This Guy Figured Out How to Get 10% Cash Back From His Credit Card. Here’s How to Steal His Strategy

Discover it card
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The price of gas where I fill up is $2.23 per gallon. But I just filled my tank at a net cost of $1.98 per gallon.

I get a 3-cent-per-gallon discount from Shell’s Fuel Rewards program, and the other 22 cents per gallon in savings come from my credit card’s cash-back bonus.

That’s right: You can get 10% cash back on gas!

You can get 10% back on everything from groceries to restaurants, too. And when this deal is gone, you’ll still be able to get at least 5% back on many of the things you buy.

By the way, gas stations were not on the list of categories for my credit card. So how did I get 10% cash back? Let me explain…

How to Get 10% Cash Back

There are many 5% cash-back credit cards. They offer 5% cash back on purchases made at retailers in certain bonus categories that change every three months.

For example, the categories might be restaurants and movie theaters for the first quarter of the year, and could change to Amazon and gas stations the second quarter.

Some cards have 2 or 3% categories in addition to their 5% categories. Any purchases that don’t fall into any of those categories typically pay you 1% cash back.

You normally have to activate the category bonuses or you won’t get them. You’ll usually be reminded to do this by email, and then you can easily log into your account and click a button to qualify.

If you forget, you’ll get whatever the regular cash-back rate is — typically 1%.

The Discover It Card

Discover it may be the best 5% cash-back credit card.

Getting your cash is easy: Just go to your account, find “Rewards” and under “Redeem,” select “Cash,” which is directly deposited into your bank account or used as a credit on your statement (there are also shopping and gift card options).

The current offer of 0% interest for 15 months on purchases and balance transfers is nice, too.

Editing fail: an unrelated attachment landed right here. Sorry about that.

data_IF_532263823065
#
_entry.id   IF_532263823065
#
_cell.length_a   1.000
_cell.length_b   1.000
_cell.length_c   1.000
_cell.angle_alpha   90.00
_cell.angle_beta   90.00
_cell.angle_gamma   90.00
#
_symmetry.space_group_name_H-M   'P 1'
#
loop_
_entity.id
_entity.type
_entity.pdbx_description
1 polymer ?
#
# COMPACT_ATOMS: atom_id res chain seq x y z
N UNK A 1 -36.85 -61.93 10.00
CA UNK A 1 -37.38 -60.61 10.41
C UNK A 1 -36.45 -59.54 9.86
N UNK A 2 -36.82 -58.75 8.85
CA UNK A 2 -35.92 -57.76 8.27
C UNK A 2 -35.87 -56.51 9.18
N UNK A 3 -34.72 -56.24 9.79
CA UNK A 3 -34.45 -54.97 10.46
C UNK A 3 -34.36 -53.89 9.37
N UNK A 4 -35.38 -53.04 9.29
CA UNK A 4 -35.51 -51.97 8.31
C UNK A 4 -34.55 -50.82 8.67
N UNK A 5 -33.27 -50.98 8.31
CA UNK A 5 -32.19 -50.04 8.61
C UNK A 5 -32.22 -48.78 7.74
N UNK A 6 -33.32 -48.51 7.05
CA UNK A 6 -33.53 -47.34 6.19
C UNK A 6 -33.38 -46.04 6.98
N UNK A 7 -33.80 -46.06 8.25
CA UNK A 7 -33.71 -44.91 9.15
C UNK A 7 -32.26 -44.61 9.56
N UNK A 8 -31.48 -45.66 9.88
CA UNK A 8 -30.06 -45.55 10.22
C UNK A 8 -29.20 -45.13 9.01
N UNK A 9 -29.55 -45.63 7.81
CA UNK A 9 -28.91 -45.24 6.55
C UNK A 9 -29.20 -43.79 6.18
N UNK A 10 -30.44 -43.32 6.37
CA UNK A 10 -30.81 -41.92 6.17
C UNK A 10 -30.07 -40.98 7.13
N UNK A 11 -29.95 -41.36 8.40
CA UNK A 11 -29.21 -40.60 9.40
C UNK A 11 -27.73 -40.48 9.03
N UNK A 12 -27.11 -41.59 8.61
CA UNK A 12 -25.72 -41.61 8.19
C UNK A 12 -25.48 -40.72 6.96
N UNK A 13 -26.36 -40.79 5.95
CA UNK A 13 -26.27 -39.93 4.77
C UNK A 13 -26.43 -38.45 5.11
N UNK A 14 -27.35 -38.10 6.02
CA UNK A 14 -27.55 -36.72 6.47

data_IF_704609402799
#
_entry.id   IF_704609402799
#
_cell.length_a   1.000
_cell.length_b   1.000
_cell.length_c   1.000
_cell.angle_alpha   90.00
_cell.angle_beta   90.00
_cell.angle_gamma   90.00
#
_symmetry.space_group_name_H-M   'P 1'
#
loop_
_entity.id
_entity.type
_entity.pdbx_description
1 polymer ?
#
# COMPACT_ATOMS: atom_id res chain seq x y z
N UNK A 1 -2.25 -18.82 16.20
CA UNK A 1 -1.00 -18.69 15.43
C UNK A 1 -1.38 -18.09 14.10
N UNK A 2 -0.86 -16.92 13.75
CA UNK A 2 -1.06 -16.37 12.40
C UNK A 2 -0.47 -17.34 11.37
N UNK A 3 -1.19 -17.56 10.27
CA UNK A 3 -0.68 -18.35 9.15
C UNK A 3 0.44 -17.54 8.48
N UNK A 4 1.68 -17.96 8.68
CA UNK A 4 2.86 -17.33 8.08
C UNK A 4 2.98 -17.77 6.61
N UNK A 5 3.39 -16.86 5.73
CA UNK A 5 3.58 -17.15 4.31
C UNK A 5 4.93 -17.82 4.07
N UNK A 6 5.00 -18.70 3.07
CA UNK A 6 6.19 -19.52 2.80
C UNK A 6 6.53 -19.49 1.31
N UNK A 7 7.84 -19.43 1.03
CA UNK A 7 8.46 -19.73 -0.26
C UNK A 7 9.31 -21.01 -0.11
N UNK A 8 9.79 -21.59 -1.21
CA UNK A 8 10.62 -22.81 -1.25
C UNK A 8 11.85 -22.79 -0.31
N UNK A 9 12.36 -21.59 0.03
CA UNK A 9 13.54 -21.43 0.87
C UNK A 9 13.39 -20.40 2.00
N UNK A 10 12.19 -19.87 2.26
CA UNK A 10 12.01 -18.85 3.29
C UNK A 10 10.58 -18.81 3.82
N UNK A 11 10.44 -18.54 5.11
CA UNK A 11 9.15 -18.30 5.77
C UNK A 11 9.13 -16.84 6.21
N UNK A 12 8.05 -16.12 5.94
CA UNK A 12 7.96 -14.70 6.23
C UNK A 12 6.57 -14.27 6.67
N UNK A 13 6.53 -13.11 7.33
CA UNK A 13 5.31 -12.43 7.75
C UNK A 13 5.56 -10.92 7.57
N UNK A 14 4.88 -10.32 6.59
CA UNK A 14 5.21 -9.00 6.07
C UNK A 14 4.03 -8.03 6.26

But what really makes the Discover card valuable is the “double cash back” they’re offering for the first year for new card holders.

So, you get 5% on bonus category purchases and 1% on other purchases, and then, after a year, Discover doubles all the cash back you earned. That means those 5% category purchases get you 10% cash back.

The limit is $1,500 in purchases each quarter. After that, you get the 1% rate, which is really 2% for your first year, thanks to the double cash back.

This means you can make up to $150 cash back every three months just on your bonus category purchases.

Of course, you may not buy enough stuff in a given category to maximize that 5% cash back. You don’t want to buy things you don’t need just to get points. And when you do need things, they may not fit in the current category.

But there is a solution to both of these problems, one that will get you more cash back without spending more money.

For example, the Discover bonus categories were gas and ground transportation for the first quarter of 2015. I didn’t have the card then, and I never spend $1,500 — the maximum eligible for the 5% bonus — on gas in three months anyhow.

When I got my card in the third quarter, the Discover Cash Back Calendar listed these categories:

  • Home improvement stores
  • Department stores
  • Amazon

But I still got 10% cash back on gas.

How do you get 10% cash back (or the regular 5%) when your purchase doesn’t fall into the right category?

And how do you claim more bonus cash back when you don’t have enough category purchases? One strategy you can use is to…

Buy Gift Cards to Get Category Bonuses

I bought a $50 Shell gas station gift card at Home Depot using my Discover card. I used that to pay for my next two times at the pump.

Because my purchase was made at a home improvement store, I was credited 5% cash back, which will be doubled when I’ve had my card for one year.

I’ll buy more gas cards as I need them, and if I don’t max out my 5% category, I’ll load up on them before the end of the quarter.

But this isn’t just about gas: Home Depot offers gift cards for multiple retailers, covering everything from sporting goods to restaurants. So you have quite a few options for converting your normal purchases into ones that generate bonus category points.